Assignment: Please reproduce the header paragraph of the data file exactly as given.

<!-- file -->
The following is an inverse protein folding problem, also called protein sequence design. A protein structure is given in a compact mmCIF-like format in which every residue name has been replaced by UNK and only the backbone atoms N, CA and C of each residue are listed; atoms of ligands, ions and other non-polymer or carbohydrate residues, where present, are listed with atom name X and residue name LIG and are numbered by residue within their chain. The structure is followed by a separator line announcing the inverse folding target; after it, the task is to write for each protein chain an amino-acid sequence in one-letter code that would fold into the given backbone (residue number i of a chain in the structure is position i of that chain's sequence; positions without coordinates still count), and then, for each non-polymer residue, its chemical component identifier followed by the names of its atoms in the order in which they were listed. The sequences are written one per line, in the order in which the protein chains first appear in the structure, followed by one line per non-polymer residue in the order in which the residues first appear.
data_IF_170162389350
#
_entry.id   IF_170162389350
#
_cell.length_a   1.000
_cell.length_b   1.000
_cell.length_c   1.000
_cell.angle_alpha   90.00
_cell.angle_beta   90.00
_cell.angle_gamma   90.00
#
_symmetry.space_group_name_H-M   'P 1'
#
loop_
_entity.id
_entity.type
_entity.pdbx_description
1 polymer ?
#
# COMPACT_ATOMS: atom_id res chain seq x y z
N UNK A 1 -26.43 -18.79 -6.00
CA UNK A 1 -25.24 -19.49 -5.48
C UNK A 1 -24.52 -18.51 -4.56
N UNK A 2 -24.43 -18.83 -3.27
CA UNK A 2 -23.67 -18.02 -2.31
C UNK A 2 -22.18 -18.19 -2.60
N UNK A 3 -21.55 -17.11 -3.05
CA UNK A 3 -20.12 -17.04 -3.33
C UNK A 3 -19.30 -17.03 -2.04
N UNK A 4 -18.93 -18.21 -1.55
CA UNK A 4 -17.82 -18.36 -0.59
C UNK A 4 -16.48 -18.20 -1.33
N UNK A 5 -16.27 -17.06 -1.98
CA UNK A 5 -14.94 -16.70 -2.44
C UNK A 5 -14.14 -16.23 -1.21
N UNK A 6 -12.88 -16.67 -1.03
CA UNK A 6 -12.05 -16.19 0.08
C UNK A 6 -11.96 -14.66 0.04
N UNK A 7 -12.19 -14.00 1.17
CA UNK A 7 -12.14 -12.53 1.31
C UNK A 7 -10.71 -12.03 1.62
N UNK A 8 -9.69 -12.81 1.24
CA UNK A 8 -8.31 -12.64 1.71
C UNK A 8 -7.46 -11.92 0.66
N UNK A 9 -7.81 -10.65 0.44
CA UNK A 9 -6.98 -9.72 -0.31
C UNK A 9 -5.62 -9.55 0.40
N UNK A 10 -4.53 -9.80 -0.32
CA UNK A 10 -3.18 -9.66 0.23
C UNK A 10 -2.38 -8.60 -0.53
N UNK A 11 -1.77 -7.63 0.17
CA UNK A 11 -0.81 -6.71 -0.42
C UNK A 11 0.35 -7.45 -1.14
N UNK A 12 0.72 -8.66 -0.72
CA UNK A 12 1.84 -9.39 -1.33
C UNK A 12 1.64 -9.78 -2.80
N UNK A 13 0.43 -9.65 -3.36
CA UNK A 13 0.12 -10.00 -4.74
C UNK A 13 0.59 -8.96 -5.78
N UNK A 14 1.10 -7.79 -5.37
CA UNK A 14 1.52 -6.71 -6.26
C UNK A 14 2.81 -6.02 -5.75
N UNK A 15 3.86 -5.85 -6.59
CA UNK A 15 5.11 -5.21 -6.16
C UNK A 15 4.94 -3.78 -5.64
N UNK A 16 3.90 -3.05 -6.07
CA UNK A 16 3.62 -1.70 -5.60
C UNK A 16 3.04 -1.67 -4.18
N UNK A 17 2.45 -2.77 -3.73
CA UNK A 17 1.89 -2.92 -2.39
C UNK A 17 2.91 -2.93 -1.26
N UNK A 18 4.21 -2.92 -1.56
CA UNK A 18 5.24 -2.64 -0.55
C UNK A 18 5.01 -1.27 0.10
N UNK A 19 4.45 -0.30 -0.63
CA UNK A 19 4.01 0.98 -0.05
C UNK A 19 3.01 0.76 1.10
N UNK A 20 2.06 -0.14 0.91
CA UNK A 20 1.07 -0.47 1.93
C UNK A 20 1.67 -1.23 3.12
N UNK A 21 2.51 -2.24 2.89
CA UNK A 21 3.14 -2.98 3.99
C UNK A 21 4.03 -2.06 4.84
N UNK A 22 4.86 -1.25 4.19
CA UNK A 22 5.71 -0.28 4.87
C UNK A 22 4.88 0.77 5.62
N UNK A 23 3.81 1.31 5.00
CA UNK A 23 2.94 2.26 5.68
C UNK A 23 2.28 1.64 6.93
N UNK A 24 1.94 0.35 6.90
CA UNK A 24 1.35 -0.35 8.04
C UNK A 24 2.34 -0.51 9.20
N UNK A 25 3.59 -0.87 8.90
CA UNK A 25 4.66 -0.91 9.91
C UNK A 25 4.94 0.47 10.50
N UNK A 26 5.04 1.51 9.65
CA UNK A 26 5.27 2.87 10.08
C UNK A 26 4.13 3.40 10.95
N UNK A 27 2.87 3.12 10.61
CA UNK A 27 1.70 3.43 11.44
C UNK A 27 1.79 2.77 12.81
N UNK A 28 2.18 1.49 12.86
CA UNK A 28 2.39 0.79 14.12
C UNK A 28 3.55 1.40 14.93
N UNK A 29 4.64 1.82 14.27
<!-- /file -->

The following is an inverse protein folding problem, also called protein sequence design. A protein structure is given in a compact mmCIF-like format in which every residue name has been replaced by UNK and only the backbone atoms N, CA and C of each residue are listed; atoms of ligands, ions and other non-polymer or carbohydrate residues, where present, are listed with atom name X and residue name LIG and are numbered by residue within their chain. The structure is followed by a separator line announcing the inverse folding target; after it, the task is to write for each protein chain an amino-acid sequence in one-letter code that would fold into the given backbone (residue number i of a chain in the structure is position i of that chain's sequence; positions without coordinates still count), and then, for each non-polymer residue, its chemical component identifier followed by the names of its atoms in the order in which they were listed. The sequences are written one per line, in the order in which the protein chains first appear in the structure, followed by one line per non-polymer residue in the order in which the residues first appear.